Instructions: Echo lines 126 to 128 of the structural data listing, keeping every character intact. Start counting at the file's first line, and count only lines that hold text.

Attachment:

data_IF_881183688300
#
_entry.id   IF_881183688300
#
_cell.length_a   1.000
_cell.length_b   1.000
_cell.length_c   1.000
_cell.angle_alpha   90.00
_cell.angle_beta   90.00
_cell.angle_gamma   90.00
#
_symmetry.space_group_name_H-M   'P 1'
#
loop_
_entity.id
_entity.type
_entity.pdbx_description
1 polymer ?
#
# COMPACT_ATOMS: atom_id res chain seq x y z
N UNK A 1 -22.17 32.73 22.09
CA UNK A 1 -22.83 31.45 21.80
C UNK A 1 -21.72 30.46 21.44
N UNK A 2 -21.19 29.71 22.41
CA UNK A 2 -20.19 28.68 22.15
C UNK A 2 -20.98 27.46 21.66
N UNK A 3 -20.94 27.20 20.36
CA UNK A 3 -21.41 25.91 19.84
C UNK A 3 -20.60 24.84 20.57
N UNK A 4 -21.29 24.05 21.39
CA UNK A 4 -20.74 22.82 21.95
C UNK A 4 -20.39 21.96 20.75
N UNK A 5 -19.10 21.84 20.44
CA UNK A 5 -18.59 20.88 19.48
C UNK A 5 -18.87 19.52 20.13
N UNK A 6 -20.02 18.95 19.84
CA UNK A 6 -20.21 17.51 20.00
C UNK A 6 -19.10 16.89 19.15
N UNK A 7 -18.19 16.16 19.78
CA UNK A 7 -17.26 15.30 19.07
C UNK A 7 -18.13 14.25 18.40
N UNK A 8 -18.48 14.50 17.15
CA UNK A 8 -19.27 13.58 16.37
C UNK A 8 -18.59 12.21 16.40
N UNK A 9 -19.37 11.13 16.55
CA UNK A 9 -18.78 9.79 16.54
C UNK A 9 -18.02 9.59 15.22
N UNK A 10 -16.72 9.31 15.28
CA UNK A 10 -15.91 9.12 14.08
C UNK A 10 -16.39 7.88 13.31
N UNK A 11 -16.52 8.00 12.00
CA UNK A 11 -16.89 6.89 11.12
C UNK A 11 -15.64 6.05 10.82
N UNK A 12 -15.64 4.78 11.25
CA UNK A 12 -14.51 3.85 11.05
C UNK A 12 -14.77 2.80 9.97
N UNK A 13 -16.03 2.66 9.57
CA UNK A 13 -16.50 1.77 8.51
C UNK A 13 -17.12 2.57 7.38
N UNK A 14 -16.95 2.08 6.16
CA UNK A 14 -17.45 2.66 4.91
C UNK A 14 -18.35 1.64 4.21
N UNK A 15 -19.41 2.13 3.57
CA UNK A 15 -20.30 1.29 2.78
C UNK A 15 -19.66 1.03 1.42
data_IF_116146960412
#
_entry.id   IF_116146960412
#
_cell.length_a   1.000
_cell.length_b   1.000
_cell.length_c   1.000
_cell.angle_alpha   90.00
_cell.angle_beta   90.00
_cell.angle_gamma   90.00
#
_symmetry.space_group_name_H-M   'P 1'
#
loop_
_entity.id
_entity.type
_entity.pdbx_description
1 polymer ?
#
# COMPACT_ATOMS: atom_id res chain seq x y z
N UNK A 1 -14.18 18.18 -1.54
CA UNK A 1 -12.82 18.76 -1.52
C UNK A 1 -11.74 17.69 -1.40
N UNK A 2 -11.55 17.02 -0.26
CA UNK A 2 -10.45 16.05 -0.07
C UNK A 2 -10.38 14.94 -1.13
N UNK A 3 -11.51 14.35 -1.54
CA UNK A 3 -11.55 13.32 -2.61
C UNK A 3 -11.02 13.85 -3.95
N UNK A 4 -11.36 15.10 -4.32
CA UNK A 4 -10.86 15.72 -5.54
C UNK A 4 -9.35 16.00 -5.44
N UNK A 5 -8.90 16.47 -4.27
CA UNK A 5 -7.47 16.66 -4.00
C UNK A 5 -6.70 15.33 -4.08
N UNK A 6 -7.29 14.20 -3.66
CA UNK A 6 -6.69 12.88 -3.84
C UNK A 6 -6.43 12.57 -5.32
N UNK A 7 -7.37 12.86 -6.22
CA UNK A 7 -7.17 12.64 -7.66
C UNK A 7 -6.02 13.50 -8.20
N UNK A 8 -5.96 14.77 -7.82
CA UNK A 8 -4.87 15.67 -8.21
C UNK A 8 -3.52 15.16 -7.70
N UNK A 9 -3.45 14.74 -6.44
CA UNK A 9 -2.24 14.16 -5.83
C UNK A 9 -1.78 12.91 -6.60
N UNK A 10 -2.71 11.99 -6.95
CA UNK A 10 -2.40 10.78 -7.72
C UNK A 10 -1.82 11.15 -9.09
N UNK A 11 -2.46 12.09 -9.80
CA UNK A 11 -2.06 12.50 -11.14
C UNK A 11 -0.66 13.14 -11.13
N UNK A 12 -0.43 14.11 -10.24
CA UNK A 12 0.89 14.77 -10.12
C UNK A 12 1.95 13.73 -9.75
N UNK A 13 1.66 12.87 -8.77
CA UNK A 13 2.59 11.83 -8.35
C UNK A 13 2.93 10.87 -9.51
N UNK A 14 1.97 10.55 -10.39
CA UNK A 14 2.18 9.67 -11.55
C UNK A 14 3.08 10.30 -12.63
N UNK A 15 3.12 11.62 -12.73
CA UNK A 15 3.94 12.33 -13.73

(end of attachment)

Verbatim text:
CA UNK A 14 2.18 9.67 -11.55
C UNK A 14 3.08 10.30 -12.63
N UNK A 15 3.12 11.62 -12.73